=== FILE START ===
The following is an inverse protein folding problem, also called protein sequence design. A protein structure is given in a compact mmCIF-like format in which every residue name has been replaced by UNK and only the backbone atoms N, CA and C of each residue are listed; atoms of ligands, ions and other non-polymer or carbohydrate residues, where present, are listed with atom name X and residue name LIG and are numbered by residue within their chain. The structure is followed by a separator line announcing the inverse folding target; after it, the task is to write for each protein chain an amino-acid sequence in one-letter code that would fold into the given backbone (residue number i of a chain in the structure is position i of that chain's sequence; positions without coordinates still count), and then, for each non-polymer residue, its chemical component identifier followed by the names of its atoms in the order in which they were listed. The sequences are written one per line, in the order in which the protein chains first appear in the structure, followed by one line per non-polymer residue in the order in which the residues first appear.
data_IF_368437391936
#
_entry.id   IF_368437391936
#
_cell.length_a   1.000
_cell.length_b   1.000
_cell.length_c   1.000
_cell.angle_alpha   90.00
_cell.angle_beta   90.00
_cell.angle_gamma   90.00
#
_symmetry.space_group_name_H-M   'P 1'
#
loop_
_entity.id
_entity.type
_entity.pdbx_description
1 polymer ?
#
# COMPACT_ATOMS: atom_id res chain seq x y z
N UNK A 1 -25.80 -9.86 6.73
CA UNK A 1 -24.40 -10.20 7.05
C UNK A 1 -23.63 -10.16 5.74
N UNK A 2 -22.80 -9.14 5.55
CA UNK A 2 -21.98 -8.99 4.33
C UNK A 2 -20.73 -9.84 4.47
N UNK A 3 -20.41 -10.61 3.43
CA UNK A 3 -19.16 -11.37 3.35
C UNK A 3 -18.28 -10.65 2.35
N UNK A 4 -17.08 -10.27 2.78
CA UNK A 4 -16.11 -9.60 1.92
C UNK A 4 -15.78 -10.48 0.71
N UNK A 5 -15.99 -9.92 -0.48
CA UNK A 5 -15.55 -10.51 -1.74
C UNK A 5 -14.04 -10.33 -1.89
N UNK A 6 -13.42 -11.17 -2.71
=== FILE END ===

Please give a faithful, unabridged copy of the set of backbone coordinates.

The following is an inverse protein folding problem, also called protein sequence design. A protein structure is given in a compact mmCIF-like format in which every residue name has been replaced by UNK and only the backbone atoms N, CA and C of each residue are listed; atoms of ligands, ions and other non-polymer or carbohydrate residues, where present, are listed with atom name X and residue name LIG and are numbered by residue within their chain. The structure is followed by a separator line announcing the inverse folding target; after it, the task is to write for each protein chain an amino-acid sequence in one-letter code that would fold into the given backbone (residue number i of a chain in the structure is position i of that chain's sequence; positions without coordinates still count), and then, for each non-polymer residue, its chemical component identifier followed by the names of its atoms in the order in which they were listed. The sequences are written one per line, in the order in which the protein chains first appear in the structure, followed by one line per non-polymer residue in the order in which the residues first appear.
data_IF_368437391936
#
_entry.id   IF_368437391936
#
_cell.length_a   1.000
_cell.length_b   1.000
_cell.length_c   1.000
_cell.angle_alpha   90.00
_cell.angle_beta   90.00
_cell.angle_gamma   90.00
#
_symmetry.space_group_name_H-M   'P 1'
#
loop_
_entity.id
_entity.type
_entity.pdbx_description
1 polymer ?
#
# COMPACT_ATOMS: atom_id res chain seq x y z
N UNK A 1 -25.80 -9.86 6.73
CA UNK A 1 -24.40 -10.20 7.05
C UNK A 1 -23.63 -10.16 5.74
N UNK A 2 -22.80 -9.14 5.55
CA UNK A 2 -21.98 -8.99 4.33
C UNK A 2 -20.73 -9.84 4.47
N UNK A 3 -20.41 -10.61 3.43
CA UNK A 3 -19.16 -11.37 3.35
C UNK A 3 -18.28 -10.65 2.35
N UNK A 4 -17.08 -10.27 2.78
CA UNK A 4 -16.11 -9.60 1.92
C UNK A 4 -15.78 -10.48 0.71
N UNK A 5 -15.99 -9.92 -0.48
CA UNK A 5 -15.55 -10.51 -1.74
C UNK A 5 -14.04 -10.33 -1.89
N UNK A 6 -13.42 -11.17 -2.71